I recently took a trip to Germany. The country of party, as I know from my other trips to Europe. This time however, my goal was to find a balance between exciting and tranquil. It didn’t exactly turn out to be action-packed, yet it worked out to be a rejuvenating holiday. While my trip started out in exciting Berlin, it ended on a small island called Rügen in the Baltic sea.
Germany has Islands? Yes, and Rügen is just one of so many of them. Yet, with its mythologizing history, it is one of the most beautiful ones. Its chalk coastline was immortalized by Romantic artist Casper David Friedrich in 1818.
Though I knew that the difference between peak season and off-peak is remarkable, I decided to go in early January; the most off-season with the exception of February. This decision was probably influenced by me embarking my journey with my need for sweet rejuvenation – this coming from a busy Toronto temper. Off-season in Germany apparently means that a lot of Restaurants, Cafes and stores close, which did not mean that there were not enough possibilities to empty my wallet.
When I was driving from the mainland onto the Island, I was greeted by beautiful country homes. Some of them had a thatched roof, some of them were more comparable the English country house style; arriving on a rainy day, it looked very English indeed.
Driving across the island, I passed by wonderful streets lined with tall oaks, elms and poplar trees. I could feel I was coming closer to protected nature reserves and the ocean; the air was just so salubrious.
The resort I stayed at looked like little Scandinavia. Small to middle-sized wooden huts exuded this comfortable roughness one knows from scenery in The Girl with the Dragon Tattoo. What I did not know that off-season means on-season for couples on Rügen. So, I found myself being surrounded by fireplace lightening and sauna smells, quite a peaceful and calming smell as I experienced.
During my ventures on the Island, learned that the former GDR government was also beguiled by Rügen’s tranquility. The result was the building of neo-classical white mansions in resort-style cities. These have been refurbished since 1990.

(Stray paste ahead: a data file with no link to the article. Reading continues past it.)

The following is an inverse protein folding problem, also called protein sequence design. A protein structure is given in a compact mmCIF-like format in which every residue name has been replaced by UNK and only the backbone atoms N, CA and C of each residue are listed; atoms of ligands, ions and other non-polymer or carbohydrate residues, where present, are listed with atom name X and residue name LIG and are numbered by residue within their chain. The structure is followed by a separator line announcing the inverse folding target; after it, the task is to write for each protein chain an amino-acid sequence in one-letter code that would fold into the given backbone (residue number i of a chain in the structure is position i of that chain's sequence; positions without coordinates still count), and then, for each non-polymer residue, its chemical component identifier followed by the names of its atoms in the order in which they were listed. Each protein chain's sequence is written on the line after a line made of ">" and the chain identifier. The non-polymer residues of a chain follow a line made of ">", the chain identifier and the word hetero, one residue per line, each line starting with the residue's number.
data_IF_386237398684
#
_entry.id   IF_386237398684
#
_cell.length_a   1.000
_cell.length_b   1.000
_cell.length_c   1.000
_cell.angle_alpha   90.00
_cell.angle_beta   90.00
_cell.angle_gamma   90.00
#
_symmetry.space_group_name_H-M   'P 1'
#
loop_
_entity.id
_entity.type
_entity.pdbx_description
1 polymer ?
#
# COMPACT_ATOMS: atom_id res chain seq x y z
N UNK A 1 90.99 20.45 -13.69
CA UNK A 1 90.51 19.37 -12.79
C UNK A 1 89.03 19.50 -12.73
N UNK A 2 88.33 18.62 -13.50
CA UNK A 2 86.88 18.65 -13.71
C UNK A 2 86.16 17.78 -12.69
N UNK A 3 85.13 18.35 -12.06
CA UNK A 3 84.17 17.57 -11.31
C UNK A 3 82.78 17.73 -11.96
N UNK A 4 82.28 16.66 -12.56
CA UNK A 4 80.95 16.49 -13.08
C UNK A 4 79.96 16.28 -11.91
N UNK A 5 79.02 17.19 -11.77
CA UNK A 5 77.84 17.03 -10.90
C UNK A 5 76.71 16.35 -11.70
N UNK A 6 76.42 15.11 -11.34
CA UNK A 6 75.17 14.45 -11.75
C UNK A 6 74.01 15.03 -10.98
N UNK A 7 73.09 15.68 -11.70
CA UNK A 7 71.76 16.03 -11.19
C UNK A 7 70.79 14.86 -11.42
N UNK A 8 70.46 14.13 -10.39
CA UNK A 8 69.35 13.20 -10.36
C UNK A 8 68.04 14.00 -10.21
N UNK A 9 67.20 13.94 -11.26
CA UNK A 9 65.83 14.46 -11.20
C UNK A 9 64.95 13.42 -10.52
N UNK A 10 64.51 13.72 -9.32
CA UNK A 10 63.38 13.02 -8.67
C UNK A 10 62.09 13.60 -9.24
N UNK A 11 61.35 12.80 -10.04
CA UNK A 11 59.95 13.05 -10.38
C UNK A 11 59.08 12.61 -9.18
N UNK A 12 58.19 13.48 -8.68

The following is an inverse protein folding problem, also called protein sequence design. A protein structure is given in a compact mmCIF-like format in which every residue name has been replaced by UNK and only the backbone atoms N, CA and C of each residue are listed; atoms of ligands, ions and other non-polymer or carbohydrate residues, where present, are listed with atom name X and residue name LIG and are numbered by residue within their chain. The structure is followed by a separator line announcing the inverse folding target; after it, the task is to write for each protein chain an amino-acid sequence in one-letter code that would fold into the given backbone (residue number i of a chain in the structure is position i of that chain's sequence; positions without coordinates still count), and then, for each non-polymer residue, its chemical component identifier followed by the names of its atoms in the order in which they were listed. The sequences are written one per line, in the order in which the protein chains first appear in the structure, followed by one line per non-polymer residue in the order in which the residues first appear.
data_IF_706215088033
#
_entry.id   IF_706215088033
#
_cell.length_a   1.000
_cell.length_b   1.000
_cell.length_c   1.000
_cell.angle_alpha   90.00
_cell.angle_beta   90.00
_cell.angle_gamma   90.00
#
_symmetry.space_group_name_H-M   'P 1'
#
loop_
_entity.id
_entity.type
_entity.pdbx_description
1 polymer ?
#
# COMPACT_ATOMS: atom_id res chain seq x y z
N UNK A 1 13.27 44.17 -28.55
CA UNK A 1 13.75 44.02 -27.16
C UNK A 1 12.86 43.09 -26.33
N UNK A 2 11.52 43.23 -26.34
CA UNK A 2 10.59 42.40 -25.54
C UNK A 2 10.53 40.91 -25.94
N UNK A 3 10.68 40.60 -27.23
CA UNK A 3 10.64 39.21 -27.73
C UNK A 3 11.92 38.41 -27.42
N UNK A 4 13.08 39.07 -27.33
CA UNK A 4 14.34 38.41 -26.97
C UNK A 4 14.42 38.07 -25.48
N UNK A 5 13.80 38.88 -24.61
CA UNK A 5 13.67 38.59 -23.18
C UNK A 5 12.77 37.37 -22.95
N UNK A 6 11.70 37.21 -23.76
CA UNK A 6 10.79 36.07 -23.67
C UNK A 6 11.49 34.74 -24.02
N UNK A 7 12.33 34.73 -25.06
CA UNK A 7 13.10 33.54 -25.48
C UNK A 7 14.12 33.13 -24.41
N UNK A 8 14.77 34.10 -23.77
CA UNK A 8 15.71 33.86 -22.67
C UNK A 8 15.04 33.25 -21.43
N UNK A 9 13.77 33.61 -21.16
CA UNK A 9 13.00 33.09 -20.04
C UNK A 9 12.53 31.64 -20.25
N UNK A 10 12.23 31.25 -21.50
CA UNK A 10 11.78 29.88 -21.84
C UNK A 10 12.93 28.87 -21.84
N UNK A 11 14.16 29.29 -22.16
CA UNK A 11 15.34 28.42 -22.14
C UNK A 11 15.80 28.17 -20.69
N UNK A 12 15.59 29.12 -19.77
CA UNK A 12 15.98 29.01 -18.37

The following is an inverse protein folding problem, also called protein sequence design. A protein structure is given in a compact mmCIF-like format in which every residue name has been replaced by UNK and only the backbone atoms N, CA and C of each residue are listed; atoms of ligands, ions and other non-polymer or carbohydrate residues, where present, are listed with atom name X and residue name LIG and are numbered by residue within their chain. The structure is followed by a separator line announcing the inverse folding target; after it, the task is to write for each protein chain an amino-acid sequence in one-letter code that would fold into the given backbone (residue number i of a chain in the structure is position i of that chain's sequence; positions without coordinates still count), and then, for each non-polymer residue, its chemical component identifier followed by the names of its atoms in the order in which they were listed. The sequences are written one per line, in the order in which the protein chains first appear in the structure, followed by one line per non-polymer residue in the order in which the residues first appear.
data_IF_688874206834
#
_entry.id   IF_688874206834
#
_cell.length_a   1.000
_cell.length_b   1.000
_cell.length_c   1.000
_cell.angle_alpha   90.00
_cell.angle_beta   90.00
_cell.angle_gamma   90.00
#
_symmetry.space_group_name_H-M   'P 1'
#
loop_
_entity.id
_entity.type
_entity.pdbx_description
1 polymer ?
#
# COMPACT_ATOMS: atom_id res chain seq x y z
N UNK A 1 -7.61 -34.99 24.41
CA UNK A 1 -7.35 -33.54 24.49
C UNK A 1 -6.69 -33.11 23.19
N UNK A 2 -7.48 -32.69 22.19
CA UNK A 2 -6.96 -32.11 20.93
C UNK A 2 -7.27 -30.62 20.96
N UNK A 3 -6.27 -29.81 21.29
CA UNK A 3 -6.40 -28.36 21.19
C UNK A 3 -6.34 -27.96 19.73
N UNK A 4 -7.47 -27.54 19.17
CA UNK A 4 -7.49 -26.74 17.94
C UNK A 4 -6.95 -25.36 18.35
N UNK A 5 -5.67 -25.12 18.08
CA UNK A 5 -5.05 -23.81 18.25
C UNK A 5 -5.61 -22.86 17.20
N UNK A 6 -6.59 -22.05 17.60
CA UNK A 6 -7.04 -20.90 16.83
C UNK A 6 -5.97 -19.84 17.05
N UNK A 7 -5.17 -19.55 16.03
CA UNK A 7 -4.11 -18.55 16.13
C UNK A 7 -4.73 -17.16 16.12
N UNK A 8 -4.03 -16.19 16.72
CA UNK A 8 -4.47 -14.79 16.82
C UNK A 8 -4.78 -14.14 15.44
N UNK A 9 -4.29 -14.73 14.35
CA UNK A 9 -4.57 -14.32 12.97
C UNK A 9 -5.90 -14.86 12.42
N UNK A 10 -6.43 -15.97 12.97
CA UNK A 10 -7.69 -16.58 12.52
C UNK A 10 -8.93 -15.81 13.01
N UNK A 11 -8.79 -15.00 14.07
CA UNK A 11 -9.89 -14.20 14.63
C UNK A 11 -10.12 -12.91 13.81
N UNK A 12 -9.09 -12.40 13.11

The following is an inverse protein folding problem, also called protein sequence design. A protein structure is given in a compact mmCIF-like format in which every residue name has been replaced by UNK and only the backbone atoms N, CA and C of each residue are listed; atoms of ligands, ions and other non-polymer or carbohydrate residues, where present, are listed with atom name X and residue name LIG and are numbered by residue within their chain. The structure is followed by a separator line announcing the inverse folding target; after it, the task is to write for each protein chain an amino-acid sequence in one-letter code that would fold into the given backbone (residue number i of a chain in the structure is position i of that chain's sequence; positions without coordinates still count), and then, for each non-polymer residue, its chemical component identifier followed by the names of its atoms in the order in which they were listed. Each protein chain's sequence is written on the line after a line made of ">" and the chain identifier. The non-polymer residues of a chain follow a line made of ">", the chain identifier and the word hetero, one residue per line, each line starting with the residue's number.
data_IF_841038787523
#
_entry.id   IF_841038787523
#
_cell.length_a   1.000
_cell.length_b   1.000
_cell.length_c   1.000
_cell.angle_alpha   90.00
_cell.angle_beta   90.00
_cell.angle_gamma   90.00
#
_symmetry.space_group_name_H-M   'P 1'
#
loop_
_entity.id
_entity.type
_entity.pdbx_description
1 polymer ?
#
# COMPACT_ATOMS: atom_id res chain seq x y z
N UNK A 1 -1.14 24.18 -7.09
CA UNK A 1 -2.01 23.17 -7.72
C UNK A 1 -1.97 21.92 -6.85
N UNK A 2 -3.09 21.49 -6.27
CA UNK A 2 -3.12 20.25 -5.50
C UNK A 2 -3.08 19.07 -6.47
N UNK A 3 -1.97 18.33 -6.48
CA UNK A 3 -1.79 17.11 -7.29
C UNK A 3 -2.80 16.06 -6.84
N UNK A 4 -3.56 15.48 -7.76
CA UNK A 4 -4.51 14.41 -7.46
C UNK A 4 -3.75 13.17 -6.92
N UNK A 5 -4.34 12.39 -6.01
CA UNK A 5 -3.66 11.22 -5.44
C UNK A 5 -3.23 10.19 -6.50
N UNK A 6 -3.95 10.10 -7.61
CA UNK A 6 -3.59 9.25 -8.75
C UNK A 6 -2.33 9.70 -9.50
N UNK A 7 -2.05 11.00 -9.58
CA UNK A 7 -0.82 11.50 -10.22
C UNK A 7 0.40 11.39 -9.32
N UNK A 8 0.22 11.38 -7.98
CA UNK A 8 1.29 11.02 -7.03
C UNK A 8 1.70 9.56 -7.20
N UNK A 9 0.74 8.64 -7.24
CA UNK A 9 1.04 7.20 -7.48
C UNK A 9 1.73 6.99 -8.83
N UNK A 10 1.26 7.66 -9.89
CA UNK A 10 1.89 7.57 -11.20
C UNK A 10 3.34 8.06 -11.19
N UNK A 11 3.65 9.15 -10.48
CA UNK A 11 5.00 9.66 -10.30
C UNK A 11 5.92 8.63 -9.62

Interestingly, seaside resorts in East Germany were known for their “FKK-Strände.” FKK refers to the endorsement of a naturistic approach to sports and community living; result: nude beaches. Though I am not sure all readers will be attracted to visit Rügen for this reason, it does add to Rügen’s charm. I did not experience this simply because it was too cold, but I did see people running into the ocean at night after going to the sauna.
Using one of the oldest steam trains in Germany, I travelled quaint stretches of coast that feature the postcard towns of Binz, Jasmund and Sellin. When I felt really fancy, I would go and visit some of the castles that you can find in the area. Sometimes I could not help but feel like Einstein and Thomas Mann when they visited Rügen. Once Einstein said that “reality is merely an illusion, albeit a very persistent one.” And he was right. Rügen feels like it is the inspiring incarnation of avant-garde and cultured; almost too good to be true.
Chapter 2: Finding Sanity Through Food In Germany On An Island Called Rügen
What occasionally interrupts this wholesome smell is the occurrence of “Fischbrötchen” a traditional chippy. In coastal regions in Germany, people eat raw fish, mostly herring, on a Brötchen (bun). Before the trip I told myself that I will have to try local’s food- and so I did. This was an experience my sweet Starbucks and Tim Horton’s taste buds were not accustomed to any more, but it was so worth it. The right start into my island life for five days.
The owners of one of the “Fischbrötchen” recommended to eat a fish bun sitting in a “strand basket.” A, pardon me, what? I was lucky and the owner had a picture of one of those basket in her diner, which is really a lovely roofed wicker beach chair. No sooner said than done, I plopped myself into one of those chairs. I had already finished my bun that day, but I made sure to come back with a bun. She was right, the bun tasted even better eating it right by the water in one of Rügen’s beloved chairs. It did not even matter that it was windy and cold; the walls feel like they could protect you from a great storm.
An experience of a more luxurious kind is to dine in a restaurant on one of the most beautiful piers I have ever seen. The food I ate there was an art in itself, but what stuck even more with me is the beautiful location and the palace-like building. Pictures can do more justice than words in this case, so please have a look at “Seebrücke Sellin.”
Something else I found to be even more than good and great was the taste of German cake. My sweet taste buds were in heaven. In culinary terms it was not the sweet cupcake-and-icing heaven, it was more the sweet fruit-chocolate-and-cheesecake heaven.
One cafe, in the town of Baabe, stuck out to me. The cakes are deliciously succulent and the drinks are superb, all the way from beer to coffee and tea. This cafe is a sophisticated, serene hang-out spot with no sight of travel-mugs or to-go-anything. When I asked the owners about their secret, they simply said that it is the love of sensitive rationality that gives everything its secret – an oxymoron I did not even understand at the time.
Now it makes sense why I needed to have a vacation on Rügen. Fishbuns and cakes, white mansions and thatched roofs, coffee and beer, city and country – I will be sure to make time for more trips to Rügen and places alike to find my sanity within insanity: balance in Toronto.